"We must prepare for the fact that it could take years," the NATO chief said in an interview with Germany's Bild am Sonntag newspaper.
"We must not let up in supporting Ukraine. Even if the costs are high, not only for military support, but also because of rising energy and food prices."
A NATO summit in Madrid later this month is expected to agree an assistance package for Ukraine that will help the country with the move from old Soviet-era weaponry to NATO standard gear, Stoltenberg said earlier this week.
UK Prime Minister Boris Johnson, who visited Kiev on Friday, also made similar comments and warned his country’s allies to prepare for a long war in Ukraine.
In an editorial for The Sunday Times newspaper, the premier stressed the need to avoid “Ukraine fatigue.”
"The worry that we have is that a bit of Ukraine fatigue is starting to set in around the world. It is important we show we are with them for the long haul and provide the strategic resilience that they need."
“Time is the vital factor,” Johnson said. “Everything will depend on whether Ukraine can strengthen its ability to defend its soil faster than Russia can renew its capacity to attack. Our task is to enlist time on Ukraine’s side.”
Meanwhile, US defense department officials, who spoke on condition of anonymity, said the US may likely send Ukraine four more High Mobility Artillery Rocket Systems (or HIMARS), making the total about of eight.
Even though the number of HIMARS would be doubled, top Ukrainian officials say they need many more such systems, along with longer-range munitions, to destroy Moscow’s artillery across a battlefield that stretches for hundreds of miles.
The UK is also sending three units of a similar weapon, the American-made M270 Multiple Launch Rocket System, with a range of 50 miles. Germany also announced this week that it will transfer three M270s to Kiev.
The internal discussions about sending more HIMARS come as top Ukrainian officials traveled to Washington this week to plead for additional aid to help their forces gain a critical advantage on a battlefield that now stretches for hundreds of miles.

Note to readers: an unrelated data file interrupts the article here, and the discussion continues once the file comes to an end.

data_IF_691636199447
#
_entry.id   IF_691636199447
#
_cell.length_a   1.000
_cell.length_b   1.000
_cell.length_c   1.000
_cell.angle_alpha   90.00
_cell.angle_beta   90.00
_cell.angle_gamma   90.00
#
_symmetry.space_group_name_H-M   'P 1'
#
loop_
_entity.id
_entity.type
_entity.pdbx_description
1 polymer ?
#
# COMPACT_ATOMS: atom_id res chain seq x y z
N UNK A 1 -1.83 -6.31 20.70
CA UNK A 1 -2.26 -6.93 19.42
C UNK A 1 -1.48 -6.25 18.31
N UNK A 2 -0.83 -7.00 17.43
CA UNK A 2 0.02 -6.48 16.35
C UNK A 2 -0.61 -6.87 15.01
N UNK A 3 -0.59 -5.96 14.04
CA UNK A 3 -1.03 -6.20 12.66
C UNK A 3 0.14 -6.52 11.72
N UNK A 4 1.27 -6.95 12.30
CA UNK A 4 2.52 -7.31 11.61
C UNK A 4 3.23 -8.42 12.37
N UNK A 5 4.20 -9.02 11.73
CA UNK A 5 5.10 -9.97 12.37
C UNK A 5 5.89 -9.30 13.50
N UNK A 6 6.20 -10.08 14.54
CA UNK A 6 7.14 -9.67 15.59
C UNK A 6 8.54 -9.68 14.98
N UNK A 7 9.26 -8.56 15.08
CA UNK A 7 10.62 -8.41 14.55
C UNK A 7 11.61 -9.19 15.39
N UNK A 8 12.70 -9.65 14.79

On Saturday, Russian forces were slowly taking territory in the city of Severodonetsk, one of the last remaining Ukrainian strongholds in the region.
Severodonetsk has experienced heavy shelling hitting residential areas. Pro-Russia forces there blame Ukraine. But Ukraine routinely denies carrying out any attacks on that region.
“As a result of artillery fire and an assault, the enemy has partial success in the village of Metolkine, southeast of Severodonetsk,, trying to gain a foothold,” the Ukrainian armed forces’ general staff said in a Facebook post late on Saturday.
Serhiy Haidai, the Ukrainian-appointed governor of Luhansk, referred in a separate online post to “tough battles” in Metolkine, while Russia’s Tass news agency, citing a source working for Russian-backed separatists, said many Ukrainian fighters had surrendered in Metolkine.
Ukrainian authorities also reported shelling of locations further west in Poltava and Dnipropetrovsk, and on Saturday they said three Russian missiles destroyed a fuel storage depot in the town of Novomoskovsk, wounding 11 people, one critically.
Meanwhile, Ukrainian President Volodymyr Zelensky said in a Telegram post on Saturday that he had visited soldiers on the southern front line in the Mykolaiv region, about 550 km (340 miles) south of the capital, Kiev.
Mykolaiv is a key target for Russia as it lies on the way to the strategic Black Sea port of Odesa. It is about 100 kilometers (62 miles) northwest of Kherson, which fell to Russia in the first weeks of the war.
Zelensky’s office said he had also visited National Guard positions in the Odesa region.
“It is important that you are alive. As long as you live there is a strong Ukrainian wall that protects our country,” Zelensky told soldiers there.
#Russia Ukraine Conflict
Source: Press TV
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